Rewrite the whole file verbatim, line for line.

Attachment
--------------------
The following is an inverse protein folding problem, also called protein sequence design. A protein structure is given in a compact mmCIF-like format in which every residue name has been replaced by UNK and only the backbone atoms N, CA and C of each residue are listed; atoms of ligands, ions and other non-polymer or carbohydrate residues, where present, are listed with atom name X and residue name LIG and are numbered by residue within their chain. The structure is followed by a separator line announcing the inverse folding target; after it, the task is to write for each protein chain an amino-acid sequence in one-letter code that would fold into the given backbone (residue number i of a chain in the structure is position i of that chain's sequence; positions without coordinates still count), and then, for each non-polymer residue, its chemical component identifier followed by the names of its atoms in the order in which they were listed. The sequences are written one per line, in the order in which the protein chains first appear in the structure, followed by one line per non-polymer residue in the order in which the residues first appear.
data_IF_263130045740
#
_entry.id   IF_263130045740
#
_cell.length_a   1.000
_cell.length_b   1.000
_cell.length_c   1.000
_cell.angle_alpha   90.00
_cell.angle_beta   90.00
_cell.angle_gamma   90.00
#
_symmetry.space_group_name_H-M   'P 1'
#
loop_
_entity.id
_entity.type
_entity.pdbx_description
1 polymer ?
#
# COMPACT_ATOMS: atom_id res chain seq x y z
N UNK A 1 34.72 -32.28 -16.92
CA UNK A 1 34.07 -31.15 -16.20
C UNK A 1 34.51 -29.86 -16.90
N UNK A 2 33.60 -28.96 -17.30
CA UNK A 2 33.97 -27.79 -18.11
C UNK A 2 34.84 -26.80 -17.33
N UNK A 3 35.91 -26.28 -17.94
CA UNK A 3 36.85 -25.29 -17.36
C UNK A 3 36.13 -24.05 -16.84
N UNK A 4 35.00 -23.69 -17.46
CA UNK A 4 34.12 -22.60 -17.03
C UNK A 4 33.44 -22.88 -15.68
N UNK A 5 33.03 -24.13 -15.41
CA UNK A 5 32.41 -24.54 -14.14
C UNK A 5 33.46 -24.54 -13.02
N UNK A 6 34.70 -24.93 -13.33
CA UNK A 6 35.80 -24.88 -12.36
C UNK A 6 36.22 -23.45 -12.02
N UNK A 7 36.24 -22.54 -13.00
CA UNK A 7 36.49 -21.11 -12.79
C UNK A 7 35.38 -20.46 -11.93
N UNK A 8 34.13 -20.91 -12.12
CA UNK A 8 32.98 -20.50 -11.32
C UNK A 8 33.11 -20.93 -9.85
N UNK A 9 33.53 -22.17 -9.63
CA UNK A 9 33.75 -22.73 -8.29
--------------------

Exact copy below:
The following is an inverse protein folding problem, also called protein sequence design. A protein structure is given in a compact mmCIF-like format in which every residue name has been replaced by UNK and only the backbone atoms N, CA and C of each residue are listed; atoms of ligands, ions and other non-polymer or carbohydrate residues, where present, are listed with atom name X and residue name LIG and are numbered by residue within their chain. The structure is followed by a separator line announcing the inverse folding target; after it, the task is to write for each protein chain an amino-acid sequence in one-letter code that would fold into the given backbone (residue number i of a chain in the structure is position i of that chain's sequence; positions without coordinates still count), and then, for each non-polymer residue, its chemical component identifier followed by the names of its atoms in the order in which they were listed. The sequences are written one per line, in the order in which the protein chains first appear in the structure, followed by one line per non-polymer residue in the order in which the residues first appear.
data_IF_263130045740
#
_entry.id   IF_263130045740
#
_cell.length_a   1.000
_cell.length_b   1.000
_cell.length_c   1.000
_cell.angle_alpha   90.00
_cell.angle_beta   90.00
_cell.angle_gamma   90.00
#
_symmetry.space_group_name_H-M   'P 1'
#
loop_
_entity.id
_entity.type
_entity.pdbx_description
1 polymer ?
#
# COMPACT_ATOMS: atom_id res chain seq x y z
N UNK A 1 34.72 -32.28 -16.92
CA UNK A 1 34.07 -31.15 -16.20
C UNK A 1 34.51 -29.86 -16.90
N UNK A 2 33.60 -28.96 -17.30
CA UNK A 2 33.97 -27.79 -18.11
C UNK A 2 34.84 -26.80 -17.33
N UNK A 3 35.91 -26.28 -17.94
CA UNK A 3 36.85 -25.29 -17.36
C UNK A 3 36.13 -24.05 -16.84
N UNK A 4 35.00 -23.69 -17.46
CA UNK A 4 34.12 -22.60 -17.03
C UNK A 4 33.44 -22.88 -15.68
N UNK A 5 33.03 -24.13 -15.41
CA UNK A 5 32.41 -24.54 -14.14
C UNK A 5 33.46 -24.54 -13.02
N UNK A 6 34.70 -24.93 -13.33
CA UNK A 6 35.80 -24.88 -12.36
C UNK A 6 36.22 -23.45 -12.02
N UNK A 7 36.24 -22.54 -13.00
CA UNK A 7 36.49 -21.11 -12.79
C UNK A 7 35.38 -20.46 -11.93
N UNK A 8 34.13 -20.91 -12.12
CA UNK A 8 32.98 -20.50 -11.32
C UNK A 8 33.11 -20.93 -9.85
N UNK A 9 33.53 -22.17 -9.63
CA UNK A 9 33.75 -22.73 -8.29